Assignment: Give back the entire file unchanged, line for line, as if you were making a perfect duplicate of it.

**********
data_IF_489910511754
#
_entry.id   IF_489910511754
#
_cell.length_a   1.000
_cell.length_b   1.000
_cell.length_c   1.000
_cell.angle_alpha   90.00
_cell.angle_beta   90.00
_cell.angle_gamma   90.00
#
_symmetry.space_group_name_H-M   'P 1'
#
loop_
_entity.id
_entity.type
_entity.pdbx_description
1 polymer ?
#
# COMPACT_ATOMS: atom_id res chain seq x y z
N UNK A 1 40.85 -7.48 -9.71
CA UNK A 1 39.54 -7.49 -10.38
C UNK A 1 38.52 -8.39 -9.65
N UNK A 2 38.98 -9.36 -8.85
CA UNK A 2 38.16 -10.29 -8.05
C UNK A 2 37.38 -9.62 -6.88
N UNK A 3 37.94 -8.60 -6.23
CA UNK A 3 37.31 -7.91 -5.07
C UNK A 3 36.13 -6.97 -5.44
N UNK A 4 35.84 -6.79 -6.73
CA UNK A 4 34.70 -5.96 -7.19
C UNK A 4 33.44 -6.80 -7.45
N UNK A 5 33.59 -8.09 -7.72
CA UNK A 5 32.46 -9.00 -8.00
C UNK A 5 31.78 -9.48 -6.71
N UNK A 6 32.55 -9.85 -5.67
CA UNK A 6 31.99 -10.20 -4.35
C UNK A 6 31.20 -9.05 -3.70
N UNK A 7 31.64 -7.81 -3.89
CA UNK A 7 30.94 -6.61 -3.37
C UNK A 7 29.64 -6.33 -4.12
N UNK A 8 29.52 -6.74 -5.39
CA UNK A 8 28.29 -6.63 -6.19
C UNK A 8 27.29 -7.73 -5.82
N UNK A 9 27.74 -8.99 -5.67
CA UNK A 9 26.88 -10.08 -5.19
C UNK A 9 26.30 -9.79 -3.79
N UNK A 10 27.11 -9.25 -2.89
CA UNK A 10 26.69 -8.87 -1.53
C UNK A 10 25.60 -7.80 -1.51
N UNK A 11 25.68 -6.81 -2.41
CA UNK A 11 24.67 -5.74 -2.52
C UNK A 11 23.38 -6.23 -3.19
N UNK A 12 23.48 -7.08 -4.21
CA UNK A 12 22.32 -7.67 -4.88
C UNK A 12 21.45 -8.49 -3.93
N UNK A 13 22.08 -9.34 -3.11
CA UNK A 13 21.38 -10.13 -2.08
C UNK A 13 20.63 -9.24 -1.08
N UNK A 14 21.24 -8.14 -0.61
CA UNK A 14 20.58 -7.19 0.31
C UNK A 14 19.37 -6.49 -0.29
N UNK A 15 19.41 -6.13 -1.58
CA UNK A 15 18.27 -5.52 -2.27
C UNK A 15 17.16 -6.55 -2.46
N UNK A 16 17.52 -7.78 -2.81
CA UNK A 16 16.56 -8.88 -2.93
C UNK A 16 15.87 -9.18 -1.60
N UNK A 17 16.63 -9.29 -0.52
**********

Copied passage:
data_IF_489910511754
#
_entry.id   IF_489910511754
#
_cell.length_a   1.000
_cell.length_b   1.000
_cell.length_c   1.000
_cell.angle_alpha   90.00
_cell.angle_beta   90.00
_cell.angle_gamma   90.00
#
_symmetry.space_group_name_H-M   'P 1'
#
loop_
_entity.id
_entity.type
_entity.pdbx_description
1 polymer ?
#
# COMPACT_ATOMS: atom_id res chain seq x y z
N UNK A 1 40.85 -7.48 -9.71
CA UNK A 1 39.54 -7.49 -10.38
C UNK A 1 38.52 -8.39 -9.65
N UNK A 2 38.98 -9.36 -8.85
CA UNK A 2 38.16 -10.29 -8.05
C UNK A 2 37.38 -9.62 -6.88
N UNK A 3 37.94 -8.60 -6.23
CA UNK A 3 37.31 -7.91 -5.07
C UNK A 3 36.13 -6.97 -5.44
N UNK A 4 35.84 -6.79 -6.73
CA UNK A 4 34.70 -5.96 -7.19
C UNK A 4 33.44 -6.80 -7.45
N UNK A 5 33.59 -8.09 -7.72
CA UNK A 5 32.46 -9.00 -8.00
C UNK A 5 31.78 -9.48 -6.71
N UNK A 6 32.55 -9.85 -5.67
CA UNK A 6 31.99 -10.20 -4.35
C UNK A 6 31.20 -9.05 -3.70
N UNK A 7 31.64 -7.81 -3.89
CA UNK A 7 30.94 -6.61 -3.37
C UNK A 7 29.64 -6.33 -4.12
N UNK A 8 29.52 -6.74 -5.39
CA UNK A 8 28.29 -6.63 -6.19
C UNK A 8 27.29 -7.73 -5.82
N UNK A 9 27.74 -8.99 -5.67
CA UNK A 9 26.88 -10.08 -5.19
C UNK A 9 26.30 -9.79 -3.79
N UNK A 10 27.11 -9.25 -2.89
CA UNK A 10 26.69 -8.87 -1.53
C UNK A 10 25.60 -7.80 -1.51
N UNK A 11 25.68 -6.81 -2.41
CA UNK A 11 24.67 -5.74 -2.52
C UNK A 11 23.38 -6.23 -3.19
N UNK A 12 23.48 -7.08 -4.21
CA UNK A 12 22.32 -7.67 -4.88
C UNK A 12 21.45 -8.49 -3.93
N UNK A 13 22.08 -9.34 -3.11
CA UNK A 13 21.38 -10.13 -2.08
C UNK A 13 20.63 -9.24 -1.08
N UNK A 14 21.24 -8.14 -0.61
CA UNK A 14 20.58 -7.19 0.31
C UNK A 14 19.37 -6.49 -0.29
N UNK A 15 19.41 -6.13 -1.58
CA UNK A 15 18.27 -5.52 -2.27
C UNK A 15 17.16 -6.55 -2.46
N UNK A 16 17.52 -7.78 -2.81
CA UNK A 16 16.56 -8.88 -2.93
C UNK A 16 15.87 -9.18 -1.60
N UNK A 17 16.63 -9.29 -0.52